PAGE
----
Monthly Archives: November 2009

2009-11-13 Spike activity

Quick links from the past week in mind and brain news: <img align="left" src="; width="102" height="120" Wasting your corporate money on neuromarketing? That’s so last season. You should be wasting your money on genomarketing instead. The Neurocritic looks at the birth of an interesting new field which will undoubtedly get inappropriately commercialised any time now. […]

EEG leads to murder conviction

Wired UK has a fantastic investigative article concerning a recent case in India, where, for the first time, an ‘EEG lie detector’ was used to convict a 23-year-old woman of murder. Aditi Sharma was described as being in a love triangle and her ex-boyfriend died through arsenic poisoning. She maintained it was suicide but the […]

Taking the neurotrash out

Neuroscientist Raymond Tallis has a barn-storming and somewhat bad tempered article in The New Humanist where he rails against the increasing tendency to explain everything from beauty to crime in terms of brain function. He begins by criticising how neuroscience is now appearing as a handy ‘neuro-‘ prefix to more and more areas of human […]

All tied up

If you’re attending one of those high class neuroscience events, you probably need a stylish neuron tie to set off your lounge jacket and flannel slacks. I’m assuming, of course, that you get invited to high class neuroscience events. I tend not to get many invitations these days on account of that unfortunate Rocky Horror […]

The Madame Butterfly Effect

I’ve just found a curious study on whether opera fans are more accepting of suicide in the case of dishonor to one’s family in real life, in light of the fact that this is a common theme in several well known stage masterpieces. It turns out that they are, and the researchers label the phenomenon […]

Terrorism, society and psychology

The latest edition of Monitor on Psychology has an excellent article on the psychology of terrorism, looking at both what motivates people to join terrorist organisations and what influences attitudes to terrorist groups. Being an article in the publication of the American Psychological Association, it’s a round-up of American research on terrorism, however, there are […]

The wall in the heads

Looking back on the 20th anniversary of the fall of the Berlin Wall, Somatosphere discusses how the wall became incorporated into German psychological theories as a diagnosis, a metaphor and a social force. Apparently, an East German psychiatrist even went as far as suggesting a specific diagnosis of ‘the wall disorder’: “…the book Die Berliner […]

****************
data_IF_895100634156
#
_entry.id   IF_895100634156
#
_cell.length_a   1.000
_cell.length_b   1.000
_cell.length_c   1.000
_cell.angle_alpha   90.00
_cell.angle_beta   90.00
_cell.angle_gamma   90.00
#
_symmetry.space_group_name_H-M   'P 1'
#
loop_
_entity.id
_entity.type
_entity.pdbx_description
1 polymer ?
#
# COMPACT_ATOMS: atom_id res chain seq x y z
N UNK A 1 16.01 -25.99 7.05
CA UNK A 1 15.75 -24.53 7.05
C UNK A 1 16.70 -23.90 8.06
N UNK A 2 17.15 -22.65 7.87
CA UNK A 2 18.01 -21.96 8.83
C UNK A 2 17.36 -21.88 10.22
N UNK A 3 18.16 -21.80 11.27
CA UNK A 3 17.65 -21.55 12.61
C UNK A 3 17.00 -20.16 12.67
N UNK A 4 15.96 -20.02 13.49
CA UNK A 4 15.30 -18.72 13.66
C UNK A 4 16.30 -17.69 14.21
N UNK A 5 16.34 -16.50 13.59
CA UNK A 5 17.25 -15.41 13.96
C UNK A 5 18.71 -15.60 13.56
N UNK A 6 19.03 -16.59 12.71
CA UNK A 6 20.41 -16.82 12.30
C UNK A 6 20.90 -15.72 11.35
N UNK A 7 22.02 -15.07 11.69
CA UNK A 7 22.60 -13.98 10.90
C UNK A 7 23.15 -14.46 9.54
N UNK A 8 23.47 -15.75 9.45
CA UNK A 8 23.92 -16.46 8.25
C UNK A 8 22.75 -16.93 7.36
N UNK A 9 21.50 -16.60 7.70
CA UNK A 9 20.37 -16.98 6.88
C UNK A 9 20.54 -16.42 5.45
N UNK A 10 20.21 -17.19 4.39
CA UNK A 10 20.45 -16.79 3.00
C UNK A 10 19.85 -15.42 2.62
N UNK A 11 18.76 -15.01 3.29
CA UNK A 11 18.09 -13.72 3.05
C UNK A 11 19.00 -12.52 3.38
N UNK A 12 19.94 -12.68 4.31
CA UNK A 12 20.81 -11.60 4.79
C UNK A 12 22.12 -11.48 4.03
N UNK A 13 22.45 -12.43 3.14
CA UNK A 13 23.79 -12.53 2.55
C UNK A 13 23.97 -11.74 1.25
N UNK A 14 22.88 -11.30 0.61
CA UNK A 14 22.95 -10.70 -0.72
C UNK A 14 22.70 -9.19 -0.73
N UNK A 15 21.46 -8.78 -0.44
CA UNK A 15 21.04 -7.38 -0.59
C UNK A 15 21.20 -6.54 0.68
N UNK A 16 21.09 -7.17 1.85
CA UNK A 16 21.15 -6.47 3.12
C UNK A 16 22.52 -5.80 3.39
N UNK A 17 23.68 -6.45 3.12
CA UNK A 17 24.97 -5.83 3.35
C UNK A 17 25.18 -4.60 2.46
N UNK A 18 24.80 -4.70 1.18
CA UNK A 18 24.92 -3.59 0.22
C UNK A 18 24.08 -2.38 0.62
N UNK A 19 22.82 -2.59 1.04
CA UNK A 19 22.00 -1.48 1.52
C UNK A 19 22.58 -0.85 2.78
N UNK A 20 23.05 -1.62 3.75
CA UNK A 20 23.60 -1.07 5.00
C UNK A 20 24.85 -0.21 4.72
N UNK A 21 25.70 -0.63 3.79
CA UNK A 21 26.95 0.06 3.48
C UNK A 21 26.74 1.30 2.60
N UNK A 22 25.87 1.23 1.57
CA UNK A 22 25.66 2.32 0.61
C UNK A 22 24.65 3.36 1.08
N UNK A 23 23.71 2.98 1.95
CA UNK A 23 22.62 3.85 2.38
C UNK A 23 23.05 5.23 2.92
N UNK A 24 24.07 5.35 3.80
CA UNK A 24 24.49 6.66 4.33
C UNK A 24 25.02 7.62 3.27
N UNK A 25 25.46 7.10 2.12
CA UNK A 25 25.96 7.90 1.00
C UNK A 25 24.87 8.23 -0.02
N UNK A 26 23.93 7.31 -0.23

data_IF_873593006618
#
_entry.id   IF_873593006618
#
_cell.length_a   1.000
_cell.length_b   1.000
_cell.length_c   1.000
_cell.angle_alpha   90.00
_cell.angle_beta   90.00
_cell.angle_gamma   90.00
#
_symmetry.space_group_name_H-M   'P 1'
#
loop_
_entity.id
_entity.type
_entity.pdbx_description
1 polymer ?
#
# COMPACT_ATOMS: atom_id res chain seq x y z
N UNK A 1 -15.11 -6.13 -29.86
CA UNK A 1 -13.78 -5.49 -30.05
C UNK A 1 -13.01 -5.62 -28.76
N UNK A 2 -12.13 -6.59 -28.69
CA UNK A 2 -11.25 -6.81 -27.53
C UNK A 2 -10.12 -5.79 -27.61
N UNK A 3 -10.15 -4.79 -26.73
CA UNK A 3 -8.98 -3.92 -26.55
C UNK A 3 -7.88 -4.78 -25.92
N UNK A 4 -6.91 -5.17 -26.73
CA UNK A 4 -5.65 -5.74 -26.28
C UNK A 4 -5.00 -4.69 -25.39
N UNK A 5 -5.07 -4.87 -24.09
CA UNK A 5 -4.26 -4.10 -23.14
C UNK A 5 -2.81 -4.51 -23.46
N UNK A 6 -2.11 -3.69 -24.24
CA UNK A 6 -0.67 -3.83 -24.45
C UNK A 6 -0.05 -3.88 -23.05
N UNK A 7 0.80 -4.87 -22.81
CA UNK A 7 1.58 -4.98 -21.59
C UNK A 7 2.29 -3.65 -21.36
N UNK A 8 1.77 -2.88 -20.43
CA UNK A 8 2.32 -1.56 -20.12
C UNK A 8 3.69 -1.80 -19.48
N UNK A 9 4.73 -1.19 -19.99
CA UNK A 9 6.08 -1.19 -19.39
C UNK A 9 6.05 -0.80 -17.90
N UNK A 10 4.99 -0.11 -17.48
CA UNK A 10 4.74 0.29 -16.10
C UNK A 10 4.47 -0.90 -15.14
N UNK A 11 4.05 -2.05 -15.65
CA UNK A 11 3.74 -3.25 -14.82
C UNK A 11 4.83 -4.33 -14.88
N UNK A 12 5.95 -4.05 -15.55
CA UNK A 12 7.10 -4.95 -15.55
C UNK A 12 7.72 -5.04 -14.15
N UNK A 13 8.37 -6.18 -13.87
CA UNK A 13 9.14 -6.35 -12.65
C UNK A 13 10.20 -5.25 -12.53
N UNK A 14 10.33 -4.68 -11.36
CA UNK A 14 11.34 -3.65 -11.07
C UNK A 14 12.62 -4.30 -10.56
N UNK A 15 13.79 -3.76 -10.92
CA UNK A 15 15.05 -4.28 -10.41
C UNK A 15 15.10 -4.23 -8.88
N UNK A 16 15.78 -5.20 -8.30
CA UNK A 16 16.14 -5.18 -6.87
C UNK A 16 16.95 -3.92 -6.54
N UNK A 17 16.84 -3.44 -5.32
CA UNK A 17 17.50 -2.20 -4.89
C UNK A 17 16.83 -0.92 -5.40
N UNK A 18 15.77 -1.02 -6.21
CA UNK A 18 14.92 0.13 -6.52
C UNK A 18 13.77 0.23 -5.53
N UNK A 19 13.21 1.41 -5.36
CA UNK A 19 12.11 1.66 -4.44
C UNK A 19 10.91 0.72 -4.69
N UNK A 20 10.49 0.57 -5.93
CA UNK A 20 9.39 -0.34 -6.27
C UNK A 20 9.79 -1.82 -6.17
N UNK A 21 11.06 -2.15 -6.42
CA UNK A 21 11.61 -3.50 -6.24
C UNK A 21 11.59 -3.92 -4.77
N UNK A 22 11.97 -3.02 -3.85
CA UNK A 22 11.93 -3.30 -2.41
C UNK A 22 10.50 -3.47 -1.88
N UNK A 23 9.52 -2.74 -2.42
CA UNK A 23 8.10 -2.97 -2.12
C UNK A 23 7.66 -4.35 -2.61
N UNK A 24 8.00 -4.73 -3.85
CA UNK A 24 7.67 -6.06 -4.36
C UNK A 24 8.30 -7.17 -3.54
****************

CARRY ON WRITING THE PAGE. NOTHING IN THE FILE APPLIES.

Orchids, dandelions and cognitive genetics

The Atlantic has an excellent article on how our assumptions about genetic vulnerability to mental illness may be misplaced, as many studies have missed out how the same genetic factors may cause people to thrive but only in quite specific circumstances. One of the difficulties with psychiatry research is that it often has a sample […]

Emulating the brain on a chip

Discover Magazine has an article on an innovative project to create silicon chips which work like neurons. If you’re thinking these are standard digital chips that run neural network software you’d be wrong, they’re part-analogue devices that are specifically built to emulate the physical operation of brain cells. The article riffs on the work of […]

Like a hole in the head: a very medical tribute

Harvey Cushing was not only a pioneering neurosurgeon but a fantastic artist, as can be seen from his amazing scientific illustrations. It turns out, he gave a few below-the-radar tributes in his drawings, as he based several illustrations of brain surgery ‘patients’ on portraits of his colleagues. On the left is a drawing from Cushing’s […]

Alien hands in fiction

Alien or anarchic hand syndrome is where you lose conscious control of one of your hands after brain damage, to the point where it seems to have a ‘will of its own’. There’s a great short article in this month’s Cortex examining how this curious phenomenon has appeared in fiction. Famously, something similar appears in […]

Straight outta Bedlam

I’ve just found an odd study on whether rap and heavy rock music encourages ‘inappropriate behaviour’ in psychiatric patients when compared to easy listening and country tunes. It sounds like it could be something from One Flew Over the Cuckoo’s Nest but as I don’t have access to the full text, I’m still not sure […]

Psychiatric tales

Darryl Cunningham draws amazing comics about psychiatry and mental illness, drawn from his time working as a student nurse on psychiatric wards. His comic strip Psychiatric Tales has been regularly appearing online and he’s just posted the amazing and heartfelt last chapter along with an announcement that the series is to be published as a […]

2009-11-06 Spike activity

Quick links from the past week in mind and brain news: <img align="left" src="; width="102" height="120" What should count as an illness in the DSM-V? Asks Psychiatric Times with a brief discussion on the concepts of mental disorder. Addiction Inbox is a fantastic blog about drug abuse and addiction. There’s an excellent article on the […]

Psychologist says

I’ve discovered that if you search for “says psychologist” on Google, you get a giant avalanche of wtf. I encourage you to try it for yourself, but here are a few of the highlights, all taken from headlines of news stories. Twitter makes you dumb, says psychologist Boys have it worse, says psychologist Faith schools […]

The mind and brain in 2010

The latest issue of Wired UK has a cover feature on breaking ideas for 2010. Mind and brain innovations feature strongly and several are freely available online. I might immodestly recommend the piece on ‘neurosecurity‘ and how researchers are having harden neural implants against hackers, as it was written by me. Regular readers will know […]


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